50,688 research outputs found

    Search for a heavy gauge boson decaying to a charged lepton and a neutrino in 1 fb^(−1) of pp collisions at √s = 7 TeV using the ATLAS detector

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    The ATLAS detector at the LHC is used to search for high-mass states, such as heavy charged gauge bosons (W'), decaying to a charged lepton (electron or muon) and a neutrino. Results are presented based on the analysis of pp collisions at a center-of-mass energy of 7 TeV corresponding to an integrated luminosity of 1.04 fb^(−1). No excess above Standard Model expectations is observed. A W' with Sequential Standard Model couplings is excluded at the 95% confidence level for masses up to 2.15 Te

    Non-commutative holonomies in 2+1 LQG and Kauffman's brackets

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    We investigate the canonical quantization of 2+1 gravity with {\Lambda} > 0 in the canonical framework of LQG. A natural regularization of the constraints of 2+1 gravity can be defined in terms of the holonomies of A\pm = A \PM \surd{\Lambda}e, where the SU(2) connection A and the triad field e are the conjugated variables of the theory. As a first step towards the quantization of these constraints we study the canonical quantization of the holonomy of the connection A_{\lambda} = A + {\lambda}e acting on spin network links of the kinematical Hilbert space of LQG. We provide an explicit construction of the quantum holonomy operator, exhibiting a close relationship between the action of the quantum holonomy at a crossing and Kauffman's q-deformed crossing identity. The crucial difference is that the result is completely described in terms of standard SU(2) spin network states.Comment: 4 pages; Proceedings of Loops'11, Madrid, to appear in Journal of Physics: Conference Series (JPCS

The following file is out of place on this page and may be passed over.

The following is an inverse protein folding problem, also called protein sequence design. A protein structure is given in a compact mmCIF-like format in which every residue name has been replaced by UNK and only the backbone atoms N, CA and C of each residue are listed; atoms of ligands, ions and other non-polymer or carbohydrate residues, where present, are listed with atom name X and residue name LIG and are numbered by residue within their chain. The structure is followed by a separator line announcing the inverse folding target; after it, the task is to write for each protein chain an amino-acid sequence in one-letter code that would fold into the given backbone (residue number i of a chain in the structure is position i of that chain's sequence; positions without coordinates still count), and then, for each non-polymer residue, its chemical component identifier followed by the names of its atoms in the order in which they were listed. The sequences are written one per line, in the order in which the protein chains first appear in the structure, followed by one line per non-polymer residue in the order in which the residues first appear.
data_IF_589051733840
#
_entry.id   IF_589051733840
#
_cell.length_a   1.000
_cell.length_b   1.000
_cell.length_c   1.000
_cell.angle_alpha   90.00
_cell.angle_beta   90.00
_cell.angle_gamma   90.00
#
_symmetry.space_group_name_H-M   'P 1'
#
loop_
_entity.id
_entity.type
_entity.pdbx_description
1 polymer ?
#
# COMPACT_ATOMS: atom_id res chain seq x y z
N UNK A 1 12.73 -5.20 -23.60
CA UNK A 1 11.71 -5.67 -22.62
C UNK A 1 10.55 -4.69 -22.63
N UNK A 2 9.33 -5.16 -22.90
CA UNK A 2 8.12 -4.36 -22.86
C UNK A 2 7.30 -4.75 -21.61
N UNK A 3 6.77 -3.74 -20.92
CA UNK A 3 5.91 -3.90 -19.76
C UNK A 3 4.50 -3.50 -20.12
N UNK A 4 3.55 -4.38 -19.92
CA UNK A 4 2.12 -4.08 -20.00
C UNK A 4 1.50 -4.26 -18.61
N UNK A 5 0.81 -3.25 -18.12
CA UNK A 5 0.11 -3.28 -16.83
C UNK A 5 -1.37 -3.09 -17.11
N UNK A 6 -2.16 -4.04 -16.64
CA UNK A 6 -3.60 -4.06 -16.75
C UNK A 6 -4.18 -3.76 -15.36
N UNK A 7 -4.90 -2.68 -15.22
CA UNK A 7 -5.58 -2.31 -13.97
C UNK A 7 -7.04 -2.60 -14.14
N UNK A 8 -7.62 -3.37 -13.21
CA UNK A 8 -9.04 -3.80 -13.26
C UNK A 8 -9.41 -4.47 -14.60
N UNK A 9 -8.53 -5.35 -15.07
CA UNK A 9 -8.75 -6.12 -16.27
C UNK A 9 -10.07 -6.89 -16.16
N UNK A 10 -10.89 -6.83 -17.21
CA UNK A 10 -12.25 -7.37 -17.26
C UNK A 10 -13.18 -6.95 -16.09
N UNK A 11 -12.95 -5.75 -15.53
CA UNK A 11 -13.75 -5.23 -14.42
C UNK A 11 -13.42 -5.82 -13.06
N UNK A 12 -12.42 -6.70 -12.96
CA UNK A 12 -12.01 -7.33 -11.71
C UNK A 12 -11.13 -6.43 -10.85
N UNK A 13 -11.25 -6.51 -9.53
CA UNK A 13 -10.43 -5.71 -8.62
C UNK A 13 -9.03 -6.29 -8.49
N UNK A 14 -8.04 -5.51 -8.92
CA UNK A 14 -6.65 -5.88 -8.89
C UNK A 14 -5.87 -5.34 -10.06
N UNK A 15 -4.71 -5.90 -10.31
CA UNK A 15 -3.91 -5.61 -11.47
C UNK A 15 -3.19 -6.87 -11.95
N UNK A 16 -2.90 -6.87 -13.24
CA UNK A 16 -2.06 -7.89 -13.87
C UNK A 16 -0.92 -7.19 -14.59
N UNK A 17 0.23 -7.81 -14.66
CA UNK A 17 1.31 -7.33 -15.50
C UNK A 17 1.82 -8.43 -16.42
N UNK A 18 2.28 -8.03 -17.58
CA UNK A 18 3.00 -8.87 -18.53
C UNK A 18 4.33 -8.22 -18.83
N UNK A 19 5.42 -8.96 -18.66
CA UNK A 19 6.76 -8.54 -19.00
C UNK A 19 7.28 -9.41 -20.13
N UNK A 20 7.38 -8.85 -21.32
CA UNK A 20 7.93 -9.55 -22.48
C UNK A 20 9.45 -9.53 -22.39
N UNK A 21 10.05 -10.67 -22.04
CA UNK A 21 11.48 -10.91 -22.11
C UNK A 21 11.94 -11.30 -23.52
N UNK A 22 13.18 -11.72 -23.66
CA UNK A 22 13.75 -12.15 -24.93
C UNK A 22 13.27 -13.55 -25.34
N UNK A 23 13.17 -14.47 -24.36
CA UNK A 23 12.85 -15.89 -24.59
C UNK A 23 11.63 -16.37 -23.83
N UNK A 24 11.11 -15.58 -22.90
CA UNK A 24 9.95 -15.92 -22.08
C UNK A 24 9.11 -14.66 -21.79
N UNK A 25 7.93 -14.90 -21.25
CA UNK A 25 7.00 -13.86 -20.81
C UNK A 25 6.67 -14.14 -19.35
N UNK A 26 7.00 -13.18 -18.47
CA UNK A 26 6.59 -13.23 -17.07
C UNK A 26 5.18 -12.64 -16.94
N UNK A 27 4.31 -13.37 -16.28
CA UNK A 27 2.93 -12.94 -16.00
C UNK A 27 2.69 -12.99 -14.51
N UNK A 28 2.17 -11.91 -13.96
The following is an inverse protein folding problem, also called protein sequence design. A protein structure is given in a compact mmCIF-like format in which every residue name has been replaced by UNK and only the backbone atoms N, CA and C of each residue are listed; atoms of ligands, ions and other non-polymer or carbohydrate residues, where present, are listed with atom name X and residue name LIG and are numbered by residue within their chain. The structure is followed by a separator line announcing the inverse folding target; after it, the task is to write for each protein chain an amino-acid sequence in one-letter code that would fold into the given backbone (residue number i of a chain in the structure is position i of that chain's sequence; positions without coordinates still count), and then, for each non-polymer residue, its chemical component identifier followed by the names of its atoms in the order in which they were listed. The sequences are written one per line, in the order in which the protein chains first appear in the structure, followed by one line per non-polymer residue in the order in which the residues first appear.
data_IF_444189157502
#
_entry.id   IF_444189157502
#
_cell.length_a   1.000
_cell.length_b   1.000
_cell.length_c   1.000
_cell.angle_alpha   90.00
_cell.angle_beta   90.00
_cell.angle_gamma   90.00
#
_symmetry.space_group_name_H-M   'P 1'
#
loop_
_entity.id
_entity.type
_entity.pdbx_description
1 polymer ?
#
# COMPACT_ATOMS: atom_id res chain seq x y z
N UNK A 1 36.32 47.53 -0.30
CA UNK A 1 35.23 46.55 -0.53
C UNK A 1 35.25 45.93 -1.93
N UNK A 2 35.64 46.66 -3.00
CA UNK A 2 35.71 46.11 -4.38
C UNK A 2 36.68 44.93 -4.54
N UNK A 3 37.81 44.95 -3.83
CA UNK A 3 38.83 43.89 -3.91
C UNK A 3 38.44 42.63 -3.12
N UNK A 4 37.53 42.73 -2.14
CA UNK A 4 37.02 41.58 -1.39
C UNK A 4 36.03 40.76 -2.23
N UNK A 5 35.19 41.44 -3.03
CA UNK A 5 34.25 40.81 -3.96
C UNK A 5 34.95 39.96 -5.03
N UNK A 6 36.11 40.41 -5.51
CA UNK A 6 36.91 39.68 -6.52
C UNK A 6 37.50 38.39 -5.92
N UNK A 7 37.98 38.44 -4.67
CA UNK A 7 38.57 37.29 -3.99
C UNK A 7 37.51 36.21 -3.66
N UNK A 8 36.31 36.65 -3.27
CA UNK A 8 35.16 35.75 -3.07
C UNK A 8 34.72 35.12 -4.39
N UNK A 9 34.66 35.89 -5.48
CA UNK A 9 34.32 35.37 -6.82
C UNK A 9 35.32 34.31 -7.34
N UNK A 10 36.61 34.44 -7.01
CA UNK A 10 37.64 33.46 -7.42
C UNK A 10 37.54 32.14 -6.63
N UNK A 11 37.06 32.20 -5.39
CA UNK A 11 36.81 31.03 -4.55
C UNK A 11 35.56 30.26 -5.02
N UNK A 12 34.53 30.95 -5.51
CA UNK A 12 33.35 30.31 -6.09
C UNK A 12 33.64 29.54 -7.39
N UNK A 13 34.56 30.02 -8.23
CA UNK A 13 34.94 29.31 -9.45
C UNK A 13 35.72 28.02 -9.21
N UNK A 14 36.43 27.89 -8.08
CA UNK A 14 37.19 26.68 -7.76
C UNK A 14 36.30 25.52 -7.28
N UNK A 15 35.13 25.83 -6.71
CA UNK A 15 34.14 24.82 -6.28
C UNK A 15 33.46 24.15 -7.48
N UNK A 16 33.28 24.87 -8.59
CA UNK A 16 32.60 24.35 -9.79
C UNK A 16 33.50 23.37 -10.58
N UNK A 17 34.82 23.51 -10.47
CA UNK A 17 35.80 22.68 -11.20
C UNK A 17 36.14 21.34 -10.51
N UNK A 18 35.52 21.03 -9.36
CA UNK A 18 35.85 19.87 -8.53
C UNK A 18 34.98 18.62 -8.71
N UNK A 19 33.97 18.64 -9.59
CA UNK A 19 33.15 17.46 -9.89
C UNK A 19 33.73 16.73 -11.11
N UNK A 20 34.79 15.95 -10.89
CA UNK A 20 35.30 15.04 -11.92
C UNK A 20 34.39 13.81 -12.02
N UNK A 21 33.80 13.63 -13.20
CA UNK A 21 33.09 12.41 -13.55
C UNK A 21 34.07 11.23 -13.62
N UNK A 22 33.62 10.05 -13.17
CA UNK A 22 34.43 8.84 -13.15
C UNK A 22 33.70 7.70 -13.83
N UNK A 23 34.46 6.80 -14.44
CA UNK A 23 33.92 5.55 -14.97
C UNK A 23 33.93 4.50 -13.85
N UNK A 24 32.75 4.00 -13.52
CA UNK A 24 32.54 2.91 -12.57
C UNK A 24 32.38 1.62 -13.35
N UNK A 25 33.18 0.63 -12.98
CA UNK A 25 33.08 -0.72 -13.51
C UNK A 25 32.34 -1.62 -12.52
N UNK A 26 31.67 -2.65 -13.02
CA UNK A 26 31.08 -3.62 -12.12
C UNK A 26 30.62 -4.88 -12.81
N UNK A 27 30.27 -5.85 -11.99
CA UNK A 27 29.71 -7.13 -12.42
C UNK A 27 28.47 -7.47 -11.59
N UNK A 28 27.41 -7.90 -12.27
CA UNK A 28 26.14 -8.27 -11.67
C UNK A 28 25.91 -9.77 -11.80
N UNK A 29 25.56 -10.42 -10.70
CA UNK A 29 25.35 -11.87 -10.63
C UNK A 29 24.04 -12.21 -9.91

A practical guide and software for analysing pairwise comparison experiments

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    Most popular strategies to capture subjective judgments from humans involve the construction of a unidimensional relative measurement scale, representing order preferences or judgments about a set of objects or conditions. This information is generally captured by means of direct scoring, either in the form of a Likert or cardinal scale, or by comparative judgments in pairs or sets. In this sense, the use of pairwise comparisons is becoming increasingly popular because of the simplicity of this experimental procedure. However, this strategy requires non-trivial data analysis to aggregate the comparison ranks into a quality scale and analyse the results, in order to take full advantage of the collected data. This paper explains the process of translating pairwise comparison data into a measurement scale, discusses the benefits and limitations of such scaling methods and introduces a publicly available software in Matlab. We improve on existing scaling methods by introducing outlier analysis, providing methods for computing confidence intervals and statistical testing and introducing a prior, which reduces estimation error when the number of observers is low. Most of our examples focus on image quality assessment.Comment: Code available at https://github.com/mantiuk/pwcm

    Measurement of the ΄ (1S) production cross-section in pp collisions at √s = 7 TeV in ATLAS

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    A measurement of the cross-section for ΄ (1S)→Ό^+ÎŒ^− production in proton–proton collisions at centre of mass energy of 7 TeV is presented. The cross-section is measured as a function of the ΄ (1S) transverse momentum in two bins of rapidity, |y^(΄(1S))| 4 GeV and pseudorapidity |η^ÎŒ| < 2.5 in order to reduce theoretical uncertainties on the acceptance, which depend on the poorly known polarisation. The results are based on an integrated luminosity of 1.13 pb^(−1), collected with the ATLAS detector at the Large Hadron Collider. The cross-section measurement is compared to theoretical predictions: it agrees to within a factor of two with a prediction based on the NRQCD model including colour-singlet and colour-octet matrix elements as implemented in Pythia while it disagrees by up to a factor of ten with the next-to-leading order prediction based on the colour-singlet model

    Search for pair production of first or second generation leptoquarks in proton-proton collisions at √s = 7 TeV using the ATLAS detector at the LHC